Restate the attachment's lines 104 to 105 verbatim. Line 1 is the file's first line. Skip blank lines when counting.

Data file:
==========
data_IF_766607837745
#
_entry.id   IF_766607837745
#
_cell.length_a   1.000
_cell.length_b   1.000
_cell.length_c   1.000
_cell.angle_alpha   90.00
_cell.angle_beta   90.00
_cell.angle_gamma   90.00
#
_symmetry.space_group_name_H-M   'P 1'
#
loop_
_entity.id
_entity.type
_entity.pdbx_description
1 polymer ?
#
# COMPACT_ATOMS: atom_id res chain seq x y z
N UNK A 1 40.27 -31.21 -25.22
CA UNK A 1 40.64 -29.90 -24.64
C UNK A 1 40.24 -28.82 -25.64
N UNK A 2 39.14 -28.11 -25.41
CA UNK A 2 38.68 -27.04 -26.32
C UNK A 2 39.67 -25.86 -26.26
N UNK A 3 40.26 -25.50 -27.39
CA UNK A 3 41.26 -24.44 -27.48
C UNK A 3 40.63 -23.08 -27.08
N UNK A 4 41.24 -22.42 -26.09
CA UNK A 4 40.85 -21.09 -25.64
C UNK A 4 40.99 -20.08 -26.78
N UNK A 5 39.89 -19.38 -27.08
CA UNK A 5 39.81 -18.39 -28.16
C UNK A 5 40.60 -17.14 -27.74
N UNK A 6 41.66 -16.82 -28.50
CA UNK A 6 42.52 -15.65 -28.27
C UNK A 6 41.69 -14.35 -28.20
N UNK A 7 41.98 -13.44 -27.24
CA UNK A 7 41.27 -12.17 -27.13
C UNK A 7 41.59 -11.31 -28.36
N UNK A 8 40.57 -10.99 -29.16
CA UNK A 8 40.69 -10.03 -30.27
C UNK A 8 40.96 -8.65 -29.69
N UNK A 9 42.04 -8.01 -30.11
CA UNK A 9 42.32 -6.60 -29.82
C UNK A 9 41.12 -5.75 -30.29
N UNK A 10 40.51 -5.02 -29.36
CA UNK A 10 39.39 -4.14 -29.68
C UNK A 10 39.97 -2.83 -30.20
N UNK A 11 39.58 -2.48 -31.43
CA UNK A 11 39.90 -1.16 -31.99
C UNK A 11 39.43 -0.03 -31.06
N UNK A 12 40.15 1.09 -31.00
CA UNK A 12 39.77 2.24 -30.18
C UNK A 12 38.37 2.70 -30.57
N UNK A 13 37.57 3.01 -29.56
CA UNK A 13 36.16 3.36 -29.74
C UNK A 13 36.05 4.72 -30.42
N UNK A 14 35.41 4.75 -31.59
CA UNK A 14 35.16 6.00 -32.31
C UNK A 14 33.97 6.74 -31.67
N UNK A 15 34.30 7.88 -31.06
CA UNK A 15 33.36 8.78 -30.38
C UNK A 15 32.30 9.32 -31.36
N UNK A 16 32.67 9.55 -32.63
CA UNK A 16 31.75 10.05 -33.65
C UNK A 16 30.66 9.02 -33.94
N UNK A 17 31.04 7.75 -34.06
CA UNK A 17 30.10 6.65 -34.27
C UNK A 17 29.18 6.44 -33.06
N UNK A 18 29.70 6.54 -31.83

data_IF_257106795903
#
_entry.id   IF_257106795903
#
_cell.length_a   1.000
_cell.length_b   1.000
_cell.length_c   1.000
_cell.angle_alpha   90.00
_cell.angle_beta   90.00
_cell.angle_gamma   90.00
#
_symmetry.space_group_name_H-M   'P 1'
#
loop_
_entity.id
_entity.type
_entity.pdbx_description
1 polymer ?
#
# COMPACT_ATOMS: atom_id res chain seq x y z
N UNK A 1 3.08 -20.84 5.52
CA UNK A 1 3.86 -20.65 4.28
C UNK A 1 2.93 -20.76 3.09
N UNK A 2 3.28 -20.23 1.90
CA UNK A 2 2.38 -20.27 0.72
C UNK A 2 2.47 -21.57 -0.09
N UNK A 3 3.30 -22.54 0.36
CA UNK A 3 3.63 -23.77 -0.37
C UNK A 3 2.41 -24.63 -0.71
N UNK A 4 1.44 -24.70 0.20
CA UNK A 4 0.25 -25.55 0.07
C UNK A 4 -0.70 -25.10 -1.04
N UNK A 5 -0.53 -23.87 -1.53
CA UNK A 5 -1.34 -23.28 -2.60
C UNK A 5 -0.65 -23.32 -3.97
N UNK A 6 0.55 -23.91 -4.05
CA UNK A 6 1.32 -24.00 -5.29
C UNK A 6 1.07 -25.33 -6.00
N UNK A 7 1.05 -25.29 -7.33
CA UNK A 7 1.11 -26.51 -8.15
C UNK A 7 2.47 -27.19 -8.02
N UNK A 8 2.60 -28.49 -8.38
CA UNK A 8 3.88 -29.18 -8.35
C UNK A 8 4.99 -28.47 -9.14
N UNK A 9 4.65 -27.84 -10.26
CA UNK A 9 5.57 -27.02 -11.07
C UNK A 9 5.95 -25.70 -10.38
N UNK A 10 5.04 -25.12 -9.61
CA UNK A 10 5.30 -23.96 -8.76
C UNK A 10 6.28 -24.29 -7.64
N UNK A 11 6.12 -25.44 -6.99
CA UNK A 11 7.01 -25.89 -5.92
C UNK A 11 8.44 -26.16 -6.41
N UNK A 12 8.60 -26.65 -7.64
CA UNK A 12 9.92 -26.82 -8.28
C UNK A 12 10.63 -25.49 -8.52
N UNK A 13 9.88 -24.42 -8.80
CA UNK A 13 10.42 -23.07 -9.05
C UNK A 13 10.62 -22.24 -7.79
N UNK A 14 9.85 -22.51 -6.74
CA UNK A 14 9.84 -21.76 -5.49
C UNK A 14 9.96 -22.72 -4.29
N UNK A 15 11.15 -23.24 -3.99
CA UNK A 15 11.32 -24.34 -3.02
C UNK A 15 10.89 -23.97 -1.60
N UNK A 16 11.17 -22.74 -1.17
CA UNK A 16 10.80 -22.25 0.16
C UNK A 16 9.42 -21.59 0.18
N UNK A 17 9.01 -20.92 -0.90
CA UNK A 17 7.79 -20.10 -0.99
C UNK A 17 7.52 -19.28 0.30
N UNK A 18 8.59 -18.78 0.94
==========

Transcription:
C UNK A 4 -0.70 -25.10 -1.04
N UNK A 5 -0.53 -23.87 -1.53